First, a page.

Real-time PCR was carried out with an ABI Prism 9700HT instrument, and data were analyzed with sequence detection system V or a Stratagene Mx3005P instrument in 96-well plates. In all cases, 1 μl of DNA extract (concentration as extracted at 0.5 to 1.0 mg ml−1) was used in 24 μl of master mix, and all samples were tested in duplicate. Negative controls containing nuclease-free water in the place of DNA were included in all runs. Real-time PCR was carried out using TaqMan core reagents (Applied Biosystems) consisting of 1× buffer A (50 mM KCl, 10 mM Tris-HCl, pH 8.3, carboxy-X-rhodamine passive reference dye), 5.5 mM MgCl2, 0.2 mM each deoxynucleoside triphosphate, and 0.625 U AmpliTaq Gold. All primers were used at a final concentration of 300 nM and all probes at a final concentration of 100 nM. Universal cycling conditions were 2 min at 50°C and 10 min at 95°C, followed by 40 cycles each consisting of 15 s at 95°C and 1 min at 60°C. Results were analyzed in terms of the average cycle threshold (CT) values (cycle that produces a positive PCR signal as determined by the algorithm built into the software). In order to check the reproducibility and repeatability of the assays, the assays were performed in two laboratories (CSL, York, United Kingdom, and the University of Nottingham) with instruments from two different manufacturers (ABI and Stratagene, respectively). The COX assay (22), which amplifies from host plant DNA, was used on all samples to confirm the lack of PCR inhibitors.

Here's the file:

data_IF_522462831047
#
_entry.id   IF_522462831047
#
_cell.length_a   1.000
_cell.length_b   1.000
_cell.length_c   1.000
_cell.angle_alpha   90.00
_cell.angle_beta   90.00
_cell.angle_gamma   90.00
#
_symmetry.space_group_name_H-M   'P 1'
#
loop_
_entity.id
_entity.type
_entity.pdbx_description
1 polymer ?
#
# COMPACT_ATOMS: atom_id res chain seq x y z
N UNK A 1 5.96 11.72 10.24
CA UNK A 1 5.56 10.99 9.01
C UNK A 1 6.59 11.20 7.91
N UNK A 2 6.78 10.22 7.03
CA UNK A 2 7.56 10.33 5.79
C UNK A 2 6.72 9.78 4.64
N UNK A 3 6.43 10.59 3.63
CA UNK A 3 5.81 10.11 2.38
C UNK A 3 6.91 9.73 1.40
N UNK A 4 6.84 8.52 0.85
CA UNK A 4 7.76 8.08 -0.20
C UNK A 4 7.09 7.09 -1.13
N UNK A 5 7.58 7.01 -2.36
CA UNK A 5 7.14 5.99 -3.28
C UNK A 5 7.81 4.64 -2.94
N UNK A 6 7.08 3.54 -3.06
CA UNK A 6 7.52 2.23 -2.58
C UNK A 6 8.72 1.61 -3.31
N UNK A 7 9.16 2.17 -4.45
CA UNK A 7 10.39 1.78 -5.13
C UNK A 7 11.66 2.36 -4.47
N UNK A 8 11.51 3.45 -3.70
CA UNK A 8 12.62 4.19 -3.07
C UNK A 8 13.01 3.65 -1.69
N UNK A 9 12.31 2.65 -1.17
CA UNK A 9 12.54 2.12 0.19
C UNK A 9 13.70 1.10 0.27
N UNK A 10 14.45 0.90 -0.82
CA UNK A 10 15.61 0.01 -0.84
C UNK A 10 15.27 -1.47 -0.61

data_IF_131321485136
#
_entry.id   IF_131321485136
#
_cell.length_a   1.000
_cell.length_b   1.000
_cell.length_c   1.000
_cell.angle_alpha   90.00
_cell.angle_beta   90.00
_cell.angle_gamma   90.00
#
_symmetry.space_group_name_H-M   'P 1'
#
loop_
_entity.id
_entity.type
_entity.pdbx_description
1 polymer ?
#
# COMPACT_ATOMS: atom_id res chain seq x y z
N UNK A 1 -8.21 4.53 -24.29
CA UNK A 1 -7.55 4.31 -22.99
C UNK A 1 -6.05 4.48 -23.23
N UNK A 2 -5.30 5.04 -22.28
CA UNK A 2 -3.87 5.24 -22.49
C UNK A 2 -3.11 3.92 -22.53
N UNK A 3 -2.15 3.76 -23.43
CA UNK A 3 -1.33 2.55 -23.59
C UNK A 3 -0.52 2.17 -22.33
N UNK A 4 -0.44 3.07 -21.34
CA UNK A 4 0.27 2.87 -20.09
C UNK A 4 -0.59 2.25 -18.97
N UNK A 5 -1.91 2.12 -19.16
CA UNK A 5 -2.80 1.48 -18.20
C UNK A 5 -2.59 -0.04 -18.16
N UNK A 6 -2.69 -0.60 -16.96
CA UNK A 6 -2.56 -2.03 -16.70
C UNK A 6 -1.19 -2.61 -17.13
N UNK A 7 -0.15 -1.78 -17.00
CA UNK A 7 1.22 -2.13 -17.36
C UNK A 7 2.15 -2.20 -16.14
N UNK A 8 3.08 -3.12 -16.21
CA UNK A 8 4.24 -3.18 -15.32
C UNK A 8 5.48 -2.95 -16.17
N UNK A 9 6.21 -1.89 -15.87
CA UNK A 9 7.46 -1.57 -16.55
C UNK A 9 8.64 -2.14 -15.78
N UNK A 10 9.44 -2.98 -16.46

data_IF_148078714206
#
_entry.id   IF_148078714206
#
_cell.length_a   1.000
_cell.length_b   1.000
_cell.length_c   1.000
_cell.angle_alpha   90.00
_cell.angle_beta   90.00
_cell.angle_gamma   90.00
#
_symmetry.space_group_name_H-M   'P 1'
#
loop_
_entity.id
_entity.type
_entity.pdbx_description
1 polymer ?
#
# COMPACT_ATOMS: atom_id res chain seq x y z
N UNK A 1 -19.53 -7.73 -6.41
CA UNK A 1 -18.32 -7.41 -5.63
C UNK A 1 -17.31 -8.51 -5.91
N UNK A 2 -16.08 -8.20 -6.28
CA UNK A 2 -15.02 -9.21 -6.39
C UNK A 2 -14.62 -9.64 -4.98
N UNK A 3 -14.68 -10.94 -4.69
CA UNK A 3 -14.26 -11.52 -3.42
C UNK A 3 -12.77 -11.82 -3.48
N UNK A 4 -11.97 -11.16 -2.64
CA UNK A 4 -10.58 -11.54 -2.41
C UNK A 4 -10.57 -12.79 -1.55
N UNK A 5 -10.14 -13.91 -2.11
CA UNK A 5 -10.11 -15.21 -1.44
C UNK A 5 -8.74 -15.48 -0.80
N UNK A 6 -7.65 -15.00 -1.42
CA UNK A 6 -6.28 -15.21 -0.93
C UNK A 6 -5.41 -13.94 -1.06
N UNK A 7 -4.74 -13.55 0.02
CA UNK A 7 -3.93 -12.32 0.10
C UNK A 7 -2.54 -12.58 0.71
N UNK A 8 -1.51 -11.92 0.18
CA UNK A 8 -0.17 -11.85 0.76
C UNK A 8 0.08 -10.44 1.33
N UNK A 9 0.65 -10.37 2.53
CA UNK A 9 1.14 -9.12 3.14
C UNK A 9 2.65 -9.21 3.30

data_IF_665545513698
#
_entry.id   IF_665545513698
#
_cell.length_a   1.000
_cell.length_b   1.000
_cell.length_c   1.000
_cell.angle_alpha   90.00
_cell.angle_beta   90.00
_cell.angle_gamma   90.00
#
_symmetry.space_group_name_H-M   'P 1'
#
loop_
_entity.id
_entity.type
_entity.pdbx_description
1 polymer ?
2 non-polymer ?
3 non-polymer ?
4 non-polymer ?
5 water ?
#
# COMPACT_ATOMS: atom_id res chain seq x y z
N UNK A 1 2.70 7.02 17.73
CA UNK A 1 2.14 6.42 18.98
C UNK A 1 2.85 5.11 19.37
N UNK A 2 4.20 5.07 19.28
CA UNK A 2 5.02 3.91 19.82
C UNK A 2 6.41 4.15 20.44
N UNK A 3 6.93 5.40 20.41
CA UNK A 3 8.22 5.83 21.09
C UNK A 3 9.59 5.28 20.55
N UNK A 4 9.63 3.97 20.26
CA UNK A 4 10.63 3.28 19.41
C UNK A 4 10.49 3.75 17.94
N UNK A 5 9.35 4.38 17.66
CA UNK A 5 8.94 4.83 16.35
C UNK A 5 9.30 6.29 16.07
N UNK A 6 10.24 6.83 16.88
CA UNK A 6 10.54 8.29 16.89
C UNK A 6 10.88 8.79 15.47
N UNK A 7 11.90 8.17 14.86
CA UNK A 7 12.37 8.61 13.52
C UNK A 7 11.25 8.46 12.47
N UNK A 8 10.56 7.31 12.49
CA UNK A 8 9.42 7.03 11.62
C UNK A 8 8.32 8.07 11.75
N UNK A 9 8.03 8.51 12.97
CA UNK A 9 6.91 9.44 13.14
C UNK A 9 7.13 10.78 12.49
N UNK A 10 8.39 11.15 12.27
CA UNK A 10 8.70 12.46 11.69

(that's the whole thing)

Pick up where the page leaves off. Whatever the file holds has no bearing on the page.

Both the universal assay and the multiplex assay (Table 2) were evaluated using DNA from more than 29 phytoplasma isolates, representing all of the major 16Sr groups, 16SrI to -XIV, with the exception of 16SrVIII (“Candidatus Phytoplasma luffae”), where DNA was not available. The DNA was predominantly from infected Catharanthus roseus plants but also from napier grass (Pennisetum purpureum), Bermuda grass (Cynodon spp.), and coconut (Cocos nucifera). The phytoplasmas used are listed in Tables 3 and 4, and their origins and maintenance have been described previously (12, 13). Total DNA was extracted from small quantities (300 mg) of leaf tissue by use of the cetyl trimethyl ammonium bromide method of Doyle and Doyle (7), and all DNA extracts used in the quantitative PCR assay development stage were checked for the presence of PCR inhibitors by conventional PCR prior to use in real-time PCR. Where DNA samples exhibited PCR inhibition, they were cleaned up using polyvinylpolypyrrolidone (6).